The HDMI Forum, an open trade association that guides the direction of high-definition multimedia interface (HDMI) technology, recently announced the upcoming release of Version 2.1 of the HDMI Specification. This latest spec supports a range of higher video resolutions and refresh rates, including 8K60 and 4K120, “dynamic” high dynamic range (HDR), and increased bandwidth with a new 48G cable. Details of these highlights follow:
• The higher video resolutions and faster refresh rates will include 8K60Hz and 4K120Hz for immersive viewing and smooth fast-action detail.
• Dynamic HDR is designed to ensure that every moment of a video is displayed at its best values for depth, detail, brightness, contrast, and wider color gamuts – on a scene-by-scene or even a frame-by-frame basis.
• 48G cables enable up to 48Gbps bandwidth for uncompressed HDMI 2.1 feature support, including 8K video with HDR.
The new specification will be released early in Q2 2017.3
SDVoE Alliance Launches at European Trade Show
In February, the new Software Defined Video over Ethernet (SDVoE) Alliance officially launched at the Integrated Systems Europe (ISE) show in Amsterdam. The SDVoE Alliance is a nonprofit consortium of technology providers collaborating to standardize the adoption of Ethernet to transport AV signals in professional AV environments, and to create an ecosystem around SDVoE technology that allows software to define AV applications.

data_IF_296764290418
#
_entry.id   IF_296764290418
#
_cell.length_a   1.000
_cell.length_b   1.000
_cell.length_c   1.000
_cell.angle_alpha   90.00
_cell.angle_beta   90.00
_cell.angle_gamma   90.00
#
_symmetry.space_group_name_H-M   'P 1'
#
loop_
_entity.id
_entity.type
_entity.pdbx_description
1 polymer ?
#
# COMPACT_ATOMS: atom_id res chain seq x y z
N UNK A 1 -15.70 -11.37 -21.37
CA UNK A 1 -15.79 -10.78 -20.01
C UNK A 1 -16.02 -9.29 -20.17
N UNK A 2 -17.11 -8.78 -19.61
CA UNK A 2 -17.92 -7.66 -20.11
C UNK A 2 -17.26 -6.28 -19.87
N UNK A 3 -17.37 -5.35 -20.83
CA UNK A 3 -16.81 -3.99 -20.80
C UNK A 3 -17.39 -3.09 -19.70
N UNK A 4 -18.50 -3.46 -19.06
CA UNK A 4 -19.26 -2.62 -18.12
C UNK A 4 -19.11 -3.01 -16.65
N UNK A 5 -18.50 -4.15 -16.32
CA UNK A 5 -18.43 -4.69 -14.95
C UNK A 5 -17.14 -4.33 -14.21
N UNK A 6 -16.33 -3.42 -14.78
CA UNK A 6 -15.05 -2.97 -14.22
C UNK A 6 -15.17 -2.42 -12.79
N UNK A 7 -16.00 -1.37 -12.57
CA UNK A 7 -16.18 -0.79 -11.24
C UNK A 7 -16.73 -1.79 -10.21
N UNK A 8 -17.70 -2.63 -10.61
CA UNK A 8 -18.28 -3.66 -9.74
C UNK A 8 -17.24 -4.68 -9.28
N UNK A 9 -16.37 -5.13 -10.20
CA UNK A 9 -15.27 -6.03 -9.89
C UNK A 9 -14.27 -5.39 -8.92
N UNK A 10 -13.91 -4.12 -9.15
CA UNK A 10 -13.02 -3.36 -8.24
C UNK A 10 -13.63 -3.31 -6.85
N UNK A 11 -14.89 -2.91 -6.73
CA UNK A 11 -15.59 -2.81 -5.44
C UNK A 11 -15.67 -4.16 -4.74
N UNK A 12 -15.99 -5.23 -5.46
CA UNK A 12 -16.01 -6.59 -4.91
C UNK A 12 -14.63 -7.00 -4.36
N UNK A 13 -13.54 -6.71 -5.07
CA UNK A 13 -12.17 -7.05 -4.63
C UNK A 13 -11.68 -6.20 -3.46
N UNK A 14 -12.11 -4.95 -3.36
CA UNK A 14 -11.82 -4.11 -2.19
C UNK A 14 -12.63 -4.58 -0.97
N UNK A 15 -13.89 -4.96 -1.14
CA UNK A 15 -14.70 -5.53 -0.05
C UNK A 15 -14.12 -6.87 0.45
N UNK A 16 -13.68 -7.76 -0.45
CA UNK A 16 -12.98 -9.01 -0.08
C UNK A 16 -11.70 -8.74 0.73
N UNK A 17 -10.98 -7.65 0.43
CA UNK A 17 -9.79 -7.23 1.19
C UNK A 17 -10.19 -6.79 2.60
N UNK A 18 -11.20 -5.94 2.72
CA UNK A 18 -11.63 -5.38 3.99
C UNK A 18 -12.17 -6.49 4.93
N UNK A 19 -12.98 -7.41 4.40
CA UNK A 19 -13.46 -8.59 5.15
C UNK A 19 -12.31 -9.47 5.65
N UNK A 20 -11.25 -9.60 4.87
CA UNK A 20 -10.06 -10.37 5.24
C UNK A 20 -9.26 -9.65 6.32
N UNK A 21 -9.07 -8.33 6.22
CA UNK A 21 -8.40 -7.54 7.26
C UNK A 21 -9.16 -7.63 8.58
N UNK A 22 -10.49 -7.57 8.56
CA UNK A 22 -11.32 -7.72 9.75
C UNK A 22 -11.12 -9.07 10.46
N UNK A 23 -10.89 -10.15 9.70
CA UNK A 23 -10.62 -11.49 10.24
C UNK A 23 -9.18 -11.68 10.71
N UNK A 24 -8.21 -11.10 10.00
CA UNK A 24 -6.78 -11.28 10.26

The founding members of the Alliance are AptoVision, Aquantia, Christie Digital, NETGEAR, Sony, and ZeeVee. Just prior to ISE, the Alliance announced that eight
additional companies had joined: Arista, Aurora Multimedia, DVIGear, Grandbeing, HDCVT, IDK Corporation, Techlogix Networx, and Xilinx. Additional new members are welcome.4 •
Manufacturers Adopt New Color Gamut Specifications
In our July/August 2016 issue, we published a Frontline Technology article by Raymond M. Soneira that discussed important aspects of modern color gamuts in use by the display industry today. One point that Soneira highlighted involved the continuing use of the National Television System Committee (NTSC) color gamut in display specifications. Soneira explained: “…the NTSC color gamut was never actually implemented for volume commercial production of color TVs. As a result, the NTSC gamut was never an actual standard color gamut, and there is essentially no consumer content based on the true NTSC color gamut. This is amusing (and annoying) because now, more than 60 years later, many manufacturers and reviewers are still quoting and referring to the NTSC gamut as if it were some sort of state-of-the-art standard, while in fact it has been obsolete and colorimetrically disjointed from most other standard gamuts for an incredibly long time.”